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Be happy and lean; exercise green!

Photo: CC, Loren Kerns, https://flic.kr/p/nRSsD7

Exercise of any kind can be beneficial to our health and fitness, but exercise in nature, called ‘green exercise,’ can provide additional physical and mental health benefits. As we swarm the treadmills at the local gym, perhaps we should consider hitting the trails, the park or the lake, too.

“When you go outside, you have a more rich, holistic benefit to your exercise routine,” said Jean Larson, Ph.D., director of nature-based therapies at the University of Minnesota’s Center for Spirituality & Healing and the Minnesota Landscape Arboretum. “Green and traditional exercises are both beneficial, but there is a bump in the satisfaction and overall impact of the experience when you go outside.”

Researchers believe that benefit, in part, is thanks to something called the biophilia hypothesis, which suggests humans have an innate attraction to nature.

So just how much does exercise in natural environments affect our health and wellbeing?

1. Green exercise can improve self-esteem and boost mood

A systemic review of green exercise studies found that physical activity in natural environments translated to “greater feelings of revitalization and encouragement” and reduced tension, anger, confusion and depression.  Even just looking at photos of nature scenes while working out on a treadmill indoors proved more satisfactory than running on a treadmill alone.

2. Green exercise improves physical health

People who lived closer to nature (.6 miles versus 1.8 miles) had improved morbidity, particularly for diseases like asthma, depression and musculoskeletal problems.

Green exercise has also been linked to good cardiovascular health and reduced diastolic and systolic blood pressure.

3. Access to nature may increase our likelihood to exercise

A UK study found that people living in environments with the most green space were most likely to reach weekly exercise recommendations. Another study found that elderly adults who exercised outside exercised more than their counterparts. Closer to home, 9th grade Minnesotans with access to non-motorized trails had increased physical activity rates compared to their peers.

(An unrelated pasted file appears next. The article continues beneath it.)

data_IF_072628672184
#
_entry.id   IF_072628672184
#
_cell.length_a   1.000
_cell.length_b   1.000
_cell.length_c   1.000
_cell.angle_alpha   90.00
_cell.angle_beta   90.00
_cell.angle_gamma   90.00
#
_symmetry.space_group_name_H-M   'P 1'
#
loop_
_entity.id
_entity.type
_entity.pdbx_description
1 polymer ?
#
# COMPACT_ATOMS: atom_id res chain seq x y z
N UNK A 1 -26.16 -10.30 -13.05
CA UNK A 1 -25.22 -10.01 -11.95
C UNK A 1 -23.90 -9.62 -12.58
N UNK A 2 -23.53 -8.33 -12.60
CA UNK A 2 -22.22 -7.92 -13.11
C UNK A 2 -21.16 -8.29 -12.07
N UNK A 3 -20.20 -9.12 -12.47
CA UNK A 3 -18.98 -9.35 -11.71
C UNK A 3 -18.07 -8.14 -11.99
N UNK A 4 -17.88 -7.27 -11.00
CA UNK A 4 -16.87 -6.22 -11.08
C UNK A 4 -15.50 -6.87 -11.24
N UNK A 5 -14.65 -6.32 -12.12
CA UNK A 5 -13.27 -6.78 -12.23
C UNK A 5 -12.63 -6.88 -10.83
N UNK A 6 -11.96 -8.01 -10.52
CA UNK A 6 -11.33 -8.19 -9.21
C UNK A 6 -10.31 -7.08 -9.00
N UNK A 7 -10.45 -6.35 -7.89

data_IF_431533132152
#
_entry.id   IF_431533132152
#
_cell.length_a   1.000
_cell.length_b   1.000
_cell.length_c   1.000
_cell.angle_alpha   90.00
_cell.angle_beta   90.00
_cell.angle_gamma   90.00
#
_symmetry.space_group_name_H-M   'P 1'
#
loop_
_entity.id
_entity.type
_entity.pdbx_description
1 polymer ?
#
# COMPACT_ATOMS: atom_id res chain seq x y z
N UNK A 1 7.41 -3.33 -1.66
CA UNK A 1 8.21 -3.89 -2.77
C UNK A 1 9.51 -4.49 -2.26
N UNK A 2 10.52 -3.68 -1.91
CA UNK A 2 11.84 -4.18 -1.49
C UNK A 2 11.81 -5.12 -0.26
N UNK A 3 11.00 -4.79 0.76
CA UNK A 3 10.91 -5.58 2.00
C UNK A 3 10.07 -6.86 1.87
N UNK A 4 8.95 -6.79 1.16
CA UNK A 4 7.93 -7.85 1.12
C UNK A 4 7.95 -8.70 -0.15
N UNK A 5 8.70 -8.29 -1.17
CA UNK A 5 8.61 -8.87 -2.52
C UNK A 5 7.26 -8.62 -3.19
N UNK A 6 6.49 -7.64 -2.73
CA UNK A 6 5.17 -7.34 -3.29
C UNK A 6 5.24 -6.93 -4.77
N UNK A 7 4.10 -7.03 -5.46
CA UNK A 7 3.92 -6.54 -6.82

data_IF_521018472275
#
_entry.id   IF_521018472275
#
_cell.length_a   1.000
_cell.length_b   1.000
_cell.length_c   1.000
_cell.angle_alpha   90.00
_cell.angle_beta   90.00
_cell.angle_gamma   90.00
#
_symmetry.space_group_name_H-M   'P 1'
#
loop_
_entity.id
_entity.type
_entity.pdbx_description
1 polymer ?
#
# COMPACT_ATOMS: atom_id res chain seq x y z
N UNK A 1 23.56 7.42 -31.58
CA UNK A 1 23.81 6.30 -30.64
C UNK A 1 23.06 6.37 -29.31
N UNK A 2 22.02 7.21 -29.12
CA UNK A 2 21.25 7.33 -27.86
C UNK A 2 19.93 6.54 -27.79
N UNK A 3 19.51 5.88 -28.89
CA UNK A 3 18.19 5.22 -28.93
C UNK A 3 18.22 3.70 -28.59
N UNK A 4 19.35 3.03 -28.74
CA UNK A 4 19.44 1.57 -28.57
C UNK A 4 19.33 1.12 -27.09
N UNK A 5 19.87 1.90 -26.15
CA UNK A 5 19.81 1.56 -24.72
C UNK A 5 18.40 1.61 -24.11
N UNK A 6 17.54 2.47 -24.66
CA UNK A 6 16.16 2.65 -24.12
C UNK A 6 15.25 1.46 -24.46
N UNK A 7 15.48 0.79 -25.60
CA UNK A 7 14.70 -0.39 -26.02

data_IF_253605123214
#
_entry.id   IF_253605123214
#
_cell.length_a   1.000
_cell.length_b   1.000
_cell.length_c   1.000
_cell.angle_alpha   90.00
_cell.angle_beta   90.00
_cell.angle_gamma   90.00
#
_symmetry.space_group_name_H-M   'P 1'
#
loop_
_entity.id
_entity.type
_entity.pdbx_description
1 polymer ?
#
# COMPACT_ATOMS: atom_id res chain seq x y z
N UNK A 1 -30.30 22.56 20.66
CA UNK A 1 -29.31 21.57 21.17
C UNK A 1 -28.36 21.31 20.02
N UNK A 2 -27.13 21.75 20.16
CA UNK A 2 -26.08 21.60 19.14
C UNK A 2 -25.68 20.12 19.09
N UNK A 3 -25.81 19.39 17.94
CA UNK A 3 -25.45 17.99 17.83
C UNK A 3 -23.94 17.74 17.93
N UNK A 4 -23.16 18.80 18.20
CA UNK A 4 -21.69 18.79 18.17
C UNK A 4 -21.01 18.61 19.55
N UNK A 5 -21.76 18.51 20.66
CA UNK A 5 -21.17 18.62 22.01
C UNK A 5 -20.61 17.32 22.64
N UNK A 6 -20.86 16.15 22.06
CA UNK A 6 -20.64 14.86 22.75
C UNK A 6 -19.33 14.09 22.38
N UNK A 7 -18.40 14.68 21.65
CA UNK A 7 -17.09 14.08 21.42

Larson puts it this way: coexistence with nature is absolutely vital for our survival. The natural world provides food and water, sunlight, oxygen and other sources of nutrients we rely on. Work, school and the perpetually busy nature of modern society take the place of biological stressors. These present-day “predators” are pushing humans back to nature.

“We live in a world with lots of focused attention,” Larson said. “We have the ringing of the bell, the ding of a new text. These are adrenaline-inducing activities. Our bodies tense up as they would in a threatening situation. That amps up our innate attraction to nature, to get away from these stressors.”

There is no magic formula for green exercise. It could mean walking the dog, weeding the garden or jogging around the park. But the takeaway is the same: connecting to nature through intentional, physical activity with a sustainable, purpose-driven framework allows us to reconnect (and disconnect) with the world.

“I think of green exercise as a mental massage,” Larson said. “Your mind is turning off, and you give yourself a chance to restore your energy and concentration. Green exercise allows your body, mind and soul to reboot.”

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